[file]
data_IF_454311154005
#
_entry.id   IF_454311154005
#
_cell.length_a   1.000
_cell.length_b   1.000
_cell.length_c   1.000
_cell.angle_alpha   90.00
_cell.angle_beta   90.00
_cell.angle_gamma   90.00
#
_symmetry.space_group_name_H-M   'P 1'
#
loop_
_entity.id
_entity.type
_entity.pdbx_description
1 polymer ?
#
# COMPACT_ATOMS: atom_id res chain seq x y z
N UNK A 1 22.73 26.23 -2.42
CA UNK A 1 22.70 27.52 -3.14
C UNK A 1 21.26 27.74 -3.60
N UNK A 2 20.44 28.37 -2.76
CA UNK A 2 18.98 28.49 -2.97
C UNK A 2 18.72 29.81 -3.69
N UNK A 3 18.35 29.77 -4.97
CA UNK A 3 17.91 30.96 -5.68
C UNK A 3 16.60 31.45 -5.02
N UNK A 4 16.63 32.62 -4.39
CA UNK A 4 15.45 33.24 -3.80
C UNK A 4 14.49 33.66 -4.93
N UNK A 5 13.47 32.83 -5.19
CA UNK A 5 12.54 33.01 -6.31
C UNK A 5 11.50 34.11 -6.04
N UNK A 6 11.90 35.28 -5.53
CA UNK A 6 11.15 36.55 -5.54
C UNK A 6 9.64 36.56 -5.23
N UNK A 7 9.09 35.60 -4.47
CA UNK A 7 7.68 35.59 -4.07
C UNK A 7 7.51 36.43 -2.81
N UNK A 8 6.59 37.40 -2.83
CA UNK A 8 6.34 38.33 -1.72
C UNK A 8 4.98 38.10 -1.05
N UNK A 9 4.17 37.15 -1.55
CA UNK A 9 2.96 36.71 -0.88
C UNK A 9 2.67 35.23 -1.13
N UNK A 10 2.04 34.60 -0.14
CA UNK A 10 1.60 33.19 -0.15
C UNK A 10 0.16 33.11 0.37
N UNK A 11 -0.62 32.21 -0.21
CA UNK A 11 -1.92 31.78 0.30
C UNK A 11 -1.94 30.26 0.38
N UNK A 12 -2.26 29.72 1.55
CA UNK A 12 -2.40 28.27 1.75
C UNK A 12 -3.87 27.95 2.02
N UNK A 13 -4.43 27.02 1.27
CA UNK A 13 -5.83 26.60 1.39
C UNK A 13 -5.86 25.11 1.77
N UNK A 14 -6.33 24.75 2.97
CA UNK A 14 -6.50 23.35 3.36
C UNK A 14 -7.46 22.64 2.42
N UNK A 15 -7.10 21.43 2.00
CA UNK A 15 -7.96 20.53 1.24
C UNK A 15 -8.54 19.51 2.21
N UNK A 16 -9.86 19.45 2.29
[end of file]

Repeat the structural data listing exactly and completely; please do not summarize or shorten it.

data_IF_454311154005
#
_entry.id   IF_454311154005
#
_cell.length_a   1.000
_cell.length_b   1.000
_cell.length_c   1.000
_cell.angle_alpha   90.00
_cell.angle_beta   90.00
_cell.angle_gamma   90.00
#
_symmetry.space_group_name_H-M   'P 1'
#
loop_
_entity.id
_entity.type
_entity.pdbx_description
1 polymer ?
#
# COMPACT_ATOMS: atom_id res chain seq x y z
N UNK A 1 22.73 26.23 -2.42
CA UNK A 1 22.70 27.52 -3.14
C UNK A 1 21.26 27.74 -3.60
N UNK A 2 20.44 28.37 -2.76
CA UNK A 2 18.98 28.49 -2.97
C UNK A 2 18.72 29.81 -3.69
N UNK A 3 18.35 29.77 -4.97
CA UNK A 3 17.91 30.96 -5.68
C UNK A 3 16.60 31.45 -5.02
N UNK A 4 16.63 32.62 -4.39
CA UNK A 4 15.45 33.24 -3.80
C UNK A 4 14.49 33.66 -4.93
N UNK A 5 13.47 32.83 -5.19
CA UNK A 5 12.54 33.01 -6.31
C UNK A 5 11.50 34.11 -6.04
N UNK A 6 11.90 35.28 -5.53
CA UNK A 6 11.15 36.55 -5.54
C UNK A 6 9.64 36.56 -5.23
N UNK A 7 9.09 35.60 -4.47
CA UNK A 7 7.68 35.59 -4.07
C UNK A 7 7.51 36.43 -2.81
N UNK A 8 6.59 37.40 -2.83
CA UNK A 8 6.34 38.33 -1.72
C UNK A 8 4.98 38.10 -1.05
N UNK A 9 4.17 37.15 -1.55
CA UNK A 9 2.96 36.71 -0.88
C UNK A 9 2.67 35.23 -1.13
N UNK A 10 2.04 34.60 -0.14
CA UNK A 10 1.60 33.19 -0.15
C UNK A 10 0.16 33.11 0.37
N UNK A 11 -0.62 32.21 -0.21
CA UNK A 11 -1.92 31.78 0.30
C UNK A 11 -1.94 30.26 0.38
N UNK A 12 -2.26 29.72 1.55
CA UNK A 12 -2.40 28.27 1.75
C UNK A 12 -3.87 27.95 2.02
N UNK A 13 -4.43 27.02 1.27
CA UNK A 13 -5.83 26.60 1.39
C UNK A 13 -5.86 25.11 1.77
N UNK A 14 -6.33 24.75 2.97
CA UNK A 14 -6.50 23.35 3.36
C UNK A 14 -7.46 22.64 2.42
N UNK A 15 -7.10 21.43 2.00
CA UNK A 15 -7.96 20.53 1.24
C UNK A 15 -8.54 19.51 2.21
N UNK A 16 -9.86 19.45 2.29